Case Study: Working Through The Differential Diagnosis Of Diabetic Neuropathy

Kathleen Satterfield, DPM

   Given that neuropathy can have a complex range of manifestations, the diagnosis of the condition is not always as obvious as it initially seems. This author emphasizes the importance of a thorough diagnostic workup and the underappreciated value of communicating with the patient.

   When a 62-year-old minister got a referral to see a podiatric physician for neuropathic pain and dystrophic, “dry” changes to his feet, he noted his frustration with previous physicians. He said he felt like “one of those lab rats that has been given one drug and then another and another, hooked up to wires, run through mazes, given tests and then put through it all over again just to see if it comes out different the next time. Only it just seems to get worse, not better.”

   It was not a role the minister would have picked for himself. He was planning for his retirement in a couple of years when he started noticing the first symptoms — the burning, tingling pain in the toes and hands — especially at night when he was trying to fall asleep. His primary care physician (PCP) had at first linked it to his type 2 diabetes. His blood sugar had always been slightly high as his HgA1C is in the 7 to 7.5 range.

   The usual medicine regimen for diabetic neuropathy did not seem to work well for the minister’s pain and his PCP decided to focus on controlling his blood sugars more closely in addition to the other treatments. In the interim, she consulted the podiatrist for his input as a precaution.

   The patient reported in his past medical history what he had just reported to other specialists as well. There were some new symptoms that were now threatening his last years in the pulpit. The minister was starting to not remember his sermons, or for that matter, remember his parishioners, some of whom he had known for decades. He struggled for common words, even in this appointment.

    “Doctor, I walked up to the, uh, the … well, you know, the place where I stand to give my sermon. You know, that piece of furniture where I stand. The … oh gosh, I tell you I just cannot come up with words anymore.” The patient was obviously completely frustrated that he could not remember a simple word like “lectern,” a word he had used commonly.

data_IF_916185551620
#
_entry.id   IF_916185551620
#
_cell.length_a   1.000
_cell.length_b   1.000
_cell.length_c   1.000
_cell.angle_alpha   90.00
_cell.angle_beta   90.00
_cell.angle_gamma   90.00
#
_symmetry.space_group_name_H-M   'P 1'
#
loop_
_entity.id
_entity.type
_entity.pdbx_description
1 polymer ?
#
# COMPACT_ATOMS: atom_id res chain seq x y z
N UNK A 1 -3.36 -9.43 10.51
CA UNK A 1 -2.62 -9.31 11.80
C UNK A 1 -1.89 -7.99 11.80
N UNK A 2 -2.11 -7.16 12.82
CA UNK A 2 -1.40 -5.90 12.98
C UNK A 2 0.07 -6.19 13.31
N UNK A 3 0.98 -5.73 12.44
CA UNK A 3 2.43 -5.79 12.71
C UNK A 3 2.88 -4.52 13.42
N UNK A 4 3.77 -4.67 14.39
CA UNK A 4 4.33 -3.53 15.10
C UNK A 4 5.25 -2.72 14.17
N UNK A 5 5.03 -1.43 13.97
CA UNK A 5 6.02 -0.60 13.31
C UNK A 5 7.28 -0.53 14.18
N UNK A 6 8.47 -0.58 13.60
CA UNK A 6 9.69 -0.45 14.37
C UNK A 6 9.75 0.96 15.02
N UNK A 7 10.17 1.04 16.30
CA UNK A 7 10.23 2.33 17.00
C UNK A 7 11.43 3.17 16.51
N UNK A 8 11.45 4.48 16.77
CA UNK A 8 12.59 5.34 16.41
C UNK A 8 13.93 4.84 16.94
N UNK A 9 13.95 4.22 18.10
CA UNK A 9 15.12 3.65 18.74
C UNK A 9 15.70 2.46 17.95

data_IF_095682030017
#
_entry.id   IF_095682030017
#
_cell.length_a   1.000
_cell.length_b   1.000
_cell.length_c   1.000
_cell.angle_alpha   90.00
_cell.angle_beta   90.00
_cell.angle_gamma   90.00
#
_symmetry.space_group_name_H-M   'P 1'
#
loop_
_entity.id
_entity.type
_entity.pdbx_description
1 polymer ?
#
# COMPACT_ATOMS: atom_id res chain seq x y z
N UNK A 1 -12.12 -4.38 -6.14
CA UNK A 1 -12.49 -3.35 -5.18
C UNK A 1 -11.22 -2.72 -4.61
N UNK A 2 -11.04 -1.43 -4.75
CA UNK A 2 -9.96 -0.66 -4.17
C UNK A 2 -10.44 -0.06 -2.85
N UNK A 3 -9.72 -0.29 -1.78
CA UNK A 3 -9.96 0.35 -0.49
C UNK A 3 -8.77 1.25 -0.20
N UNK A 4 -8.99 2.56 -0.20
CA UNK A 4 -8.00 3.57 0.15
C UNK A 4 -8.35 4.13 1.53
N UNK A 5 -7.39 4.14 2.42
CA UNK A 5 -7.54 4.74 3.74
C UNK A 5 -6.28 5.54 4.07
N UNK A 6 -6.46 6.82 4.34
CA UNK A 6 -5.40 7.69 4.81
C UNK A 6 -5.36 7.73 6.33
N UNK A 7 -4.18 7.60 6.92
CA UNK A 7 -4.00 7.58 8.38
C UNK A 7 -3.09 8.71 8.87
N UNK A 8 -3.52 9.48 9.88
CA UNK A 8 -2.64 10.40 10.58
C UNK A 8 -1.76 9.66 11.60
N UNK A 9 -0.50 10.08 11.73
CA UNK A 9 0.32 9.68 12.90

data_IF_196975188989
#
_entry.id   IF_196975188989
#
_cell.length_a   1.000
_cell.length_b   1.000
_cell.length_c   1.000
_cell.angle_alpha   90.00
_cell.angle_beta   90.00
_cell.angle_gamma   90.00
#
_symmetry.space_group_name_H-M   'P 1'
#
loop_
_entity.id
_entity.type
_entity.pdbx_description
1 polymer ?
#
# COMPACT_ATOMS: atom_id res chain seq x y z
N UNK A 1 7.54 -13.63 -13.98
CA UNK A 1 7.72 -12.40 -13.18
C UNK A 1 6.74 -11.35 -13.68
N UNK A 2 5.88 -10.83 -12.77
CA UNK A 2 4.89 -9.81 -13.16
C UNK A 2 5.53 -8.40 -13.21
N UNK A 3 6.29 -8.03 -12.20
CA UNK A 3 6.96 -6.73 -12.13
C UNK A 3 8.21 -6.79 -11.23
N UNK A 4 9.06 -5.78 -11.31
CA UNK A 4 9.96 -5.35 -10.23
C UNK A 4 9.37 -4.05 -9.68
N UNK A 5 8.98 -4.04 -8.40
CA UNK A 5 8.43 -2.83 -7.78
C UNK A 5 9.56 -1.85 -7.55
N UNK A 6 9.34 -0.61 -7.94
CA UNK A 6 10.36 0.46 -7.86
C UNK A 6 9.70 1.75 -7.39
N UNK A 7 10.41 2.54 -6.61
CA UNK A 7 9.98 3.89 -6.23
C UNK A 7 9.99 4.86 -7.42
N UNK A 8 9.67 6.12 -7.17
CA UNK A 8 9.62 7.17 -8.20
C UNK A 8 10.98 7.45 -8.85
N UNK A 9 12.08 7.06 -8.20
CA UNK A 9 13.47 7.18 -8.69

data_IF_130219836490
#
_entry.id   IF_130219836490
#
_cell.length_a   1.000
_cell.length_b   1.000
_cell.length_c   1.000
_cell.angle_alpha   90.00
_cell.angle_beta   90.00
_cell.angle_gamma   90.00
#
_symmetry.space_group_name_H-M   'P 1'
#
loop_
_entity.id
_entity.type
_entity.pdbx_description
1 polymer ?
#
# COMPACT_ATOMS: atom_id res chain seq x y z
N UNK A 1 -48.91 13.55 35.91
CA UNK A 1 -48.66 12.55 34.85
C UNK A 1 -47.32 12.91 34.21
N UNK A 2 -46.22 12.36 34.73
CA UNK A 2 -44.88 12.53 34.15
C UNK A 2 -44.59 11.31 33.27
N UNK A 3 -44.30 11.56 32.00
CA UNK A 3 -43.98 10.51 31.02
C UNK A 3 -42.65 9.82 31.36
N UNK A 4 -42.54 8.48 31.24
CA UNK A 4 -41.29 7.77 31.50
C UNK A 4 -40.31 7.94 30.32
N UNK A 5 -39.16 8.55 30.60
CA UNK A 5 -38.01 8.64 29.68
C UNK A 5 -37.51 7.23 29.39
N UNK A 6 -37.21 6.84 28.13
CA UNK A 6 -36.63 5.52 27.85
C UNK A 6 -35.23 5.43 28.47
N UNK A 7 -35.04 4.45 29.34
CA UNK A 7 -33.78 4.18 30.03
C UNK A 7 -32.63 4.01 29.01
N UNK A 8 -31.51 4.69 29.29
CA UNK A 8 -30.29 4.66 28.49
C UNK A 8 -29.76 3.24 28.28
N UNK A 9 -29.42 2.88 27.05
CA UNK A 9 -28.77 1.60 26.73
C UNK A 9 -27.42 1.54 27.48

Frankly, he was beginning to panic and he was filled with questions. Could this be related to his diabetes? Could out of control blood sugar cause mental changes and the foot pain?

   The podiatrist decided to take a step back, do a detailed past medical history and leave no stone unturned. The DPM wanted to review all of the lab work, the tests that had been ordered by others and determine if he needed to order any other tests to complete the picture. Then the DPM would do his examination. This would be a long visit.

   The patient was appreciative of the time the physician was taking with him. This was not the average 20-minute in-and-out visit. Sometimes, however, it was necessary to clear the appointment book in order to get to the bottom of a medical mystery. Otherwise, the patient continues to get worse, physicians continue to order unnecessary tests and unneeded referrals continue to be made.

   It was fortunate for the doctor and the patient that this was the last appointment of the day. Realistically, the podiatrist knew that if it had not been the last appointment of the day, he would not normally have the luxury of taking this extra time with this complicated patient.

How The Past Medical And Social History Can Be Illuminating

   The minister had been quite healthy over his 62 years. His diet was largely guided by his religious beliefs. As a Seventh Day Adventist, he was a vegetarian but he was well fed. If it had not been for his love of rich desserts and his wife’s good cooking, he would have been a very fit man.
At 5’8”, the minister carried 210 pounds on his frame but he was not a sedentary man. He and his wife stayed busy and were physically active. They went to the YMCA to exercise together at least three times per week. They enjoyed the social activity as well as the physical activity. They stopped going though when he had started feeling bad.

    “Had the burning pain caused you to stop exercising?” the podiatrist asked him.

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